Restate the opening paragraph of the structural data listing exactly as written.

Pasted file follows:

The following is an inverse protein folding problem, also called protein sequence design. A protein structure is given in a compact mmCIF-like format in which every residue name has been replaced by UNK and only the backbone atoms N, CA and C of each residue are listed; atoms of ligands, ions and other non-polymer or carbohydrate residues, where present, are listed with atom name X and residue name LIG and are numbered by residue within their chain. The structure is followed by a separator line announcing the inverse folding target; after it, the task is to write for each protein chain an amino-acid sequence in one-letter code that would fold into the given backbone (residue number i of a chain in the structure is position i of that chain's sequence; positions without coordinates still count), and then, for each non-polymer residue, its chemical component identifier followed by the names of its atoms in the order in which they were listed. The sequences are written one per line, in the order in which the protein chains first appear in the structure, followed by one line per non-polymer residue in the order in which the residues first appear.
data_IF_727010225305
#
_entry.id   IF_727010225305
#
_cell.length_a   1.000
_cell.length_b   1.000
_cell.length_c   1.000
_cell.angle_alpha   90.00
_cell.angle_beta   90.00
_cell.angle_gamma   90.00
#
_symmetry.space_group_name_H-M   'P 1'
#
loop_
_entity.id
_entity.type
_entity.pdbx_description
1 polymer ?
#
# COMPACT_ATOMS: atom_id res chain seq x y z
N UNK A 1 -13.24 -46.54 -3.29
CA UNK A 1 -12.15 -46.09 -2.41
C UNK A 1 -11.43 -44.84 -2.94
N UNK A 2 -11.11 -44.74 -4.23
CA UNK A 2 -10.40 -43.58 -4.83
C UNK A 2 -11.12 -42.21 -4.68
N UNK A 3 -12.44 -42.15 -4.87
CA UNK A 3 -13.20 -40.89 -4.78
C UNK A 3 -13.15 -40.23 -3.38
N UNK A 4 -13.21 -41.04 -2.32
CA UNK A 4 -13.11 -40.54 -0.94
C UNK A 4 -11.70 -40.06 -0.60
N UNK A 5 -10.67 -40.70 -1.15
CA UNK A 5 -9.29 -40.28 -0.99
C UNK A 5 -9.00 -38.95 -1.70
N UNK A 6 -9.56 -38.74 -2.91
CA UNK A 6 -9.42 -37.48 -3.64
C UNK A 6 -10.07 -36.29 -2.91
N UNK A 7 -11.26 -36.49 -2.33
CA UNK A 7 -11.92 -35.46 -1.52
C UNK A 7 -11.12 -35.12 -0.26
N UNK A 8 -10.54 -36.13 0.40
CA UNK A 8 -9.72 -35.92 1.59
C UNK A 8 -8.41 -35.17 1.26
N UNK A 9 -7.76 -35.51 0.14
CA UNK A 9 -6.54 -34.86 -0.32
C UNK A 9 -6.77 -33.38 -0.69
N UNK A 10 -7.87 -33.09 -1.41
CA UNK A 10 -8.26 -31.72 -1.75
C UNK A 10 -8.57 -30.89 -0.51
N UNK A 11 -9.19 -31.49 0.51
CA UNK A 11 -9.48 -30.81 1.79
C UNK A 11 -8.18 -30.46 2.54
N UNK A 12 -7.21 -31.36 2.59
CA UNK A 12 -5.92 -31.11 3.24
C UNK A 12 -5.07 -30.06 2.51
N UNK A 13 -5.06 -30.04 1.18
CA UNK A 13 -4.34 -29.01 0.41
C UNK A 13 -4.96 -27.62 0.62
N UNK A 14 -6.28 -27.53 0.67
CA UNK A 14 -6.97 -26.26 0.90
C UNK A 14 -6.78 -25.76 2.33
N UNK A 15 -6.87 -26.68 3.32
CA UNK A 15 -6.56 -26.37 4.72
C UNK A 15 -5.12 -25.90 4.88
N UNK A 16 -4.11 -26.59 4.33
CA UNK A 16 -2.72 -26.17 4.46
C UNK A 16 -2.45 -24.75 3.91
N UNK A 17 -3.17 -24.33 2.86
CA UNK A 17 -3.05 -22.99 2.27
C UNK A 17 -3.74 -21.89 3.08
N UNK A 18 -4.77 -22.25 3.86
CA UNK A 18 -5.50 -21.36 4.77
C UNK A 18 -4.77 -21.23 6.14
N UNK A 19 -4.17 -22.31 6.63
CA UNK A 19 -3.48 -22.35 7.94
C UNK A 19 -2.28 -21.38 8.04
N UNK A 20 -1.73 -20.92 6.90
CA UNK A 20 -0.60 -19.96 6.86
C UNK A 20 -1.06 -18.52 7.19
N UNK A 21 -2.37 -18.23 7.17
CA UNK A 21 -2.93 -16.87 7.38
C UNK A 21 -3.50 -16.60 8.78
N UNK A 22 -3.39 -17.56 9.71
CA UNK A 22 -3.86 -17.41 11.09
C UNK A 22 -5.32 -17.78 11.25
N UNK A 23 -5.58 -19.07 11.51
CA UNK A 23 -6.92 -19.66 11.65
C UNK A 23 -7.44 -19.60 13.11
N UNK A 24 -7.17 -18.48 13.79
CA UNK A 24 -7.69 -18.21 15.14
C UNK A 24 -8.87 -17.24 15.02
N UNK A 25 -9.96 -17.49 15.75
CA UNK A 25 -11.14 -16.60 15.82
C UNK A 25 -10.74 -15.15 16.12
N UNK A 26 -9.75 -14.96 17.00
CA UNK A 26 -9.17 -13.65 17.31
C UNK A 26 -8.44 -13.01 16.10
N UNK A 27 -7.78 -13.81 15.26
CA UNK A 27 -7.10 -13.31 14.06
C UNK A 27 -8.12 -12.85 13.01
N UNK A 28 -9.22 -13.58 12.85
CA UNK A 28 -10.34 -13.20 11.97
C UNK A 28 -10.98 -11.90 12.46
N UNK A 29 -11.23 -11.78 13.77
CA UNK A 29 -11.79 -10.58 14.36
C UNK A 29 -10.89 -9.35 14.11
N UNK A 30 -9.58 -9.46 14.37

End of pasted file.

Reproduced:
The following is an inverse protein folding problem, also called protein sequence design. A protein structure is given in a compact mmCIF-like format in which every residue name has been replaced by UNK and only the backbone atoms N, CA and C of each residue are listed; atoms of ligands, ions and other non-polymer or carbohydrate residues, where present, are listed with atom name X and residue name LIG and are numbered by residue within their chain. The structure is followed by a separator line announcing the inverse folding target; after it, the task is to write for each protein chain an amino-acid sequence in one-letter code that would fold into the given backbone (residue number i of a chain in the structure is position i of that chain's sequence; positions without coordinates still count), and then, for each non-polymer residue, its chemical component identifier followed by the names of its atoms in the order in which they were listed. The sequences are written one per line, in the order in which the protein chains first appear in the structure, followed by one line per non-polymer residue in the order in which the residues first appear.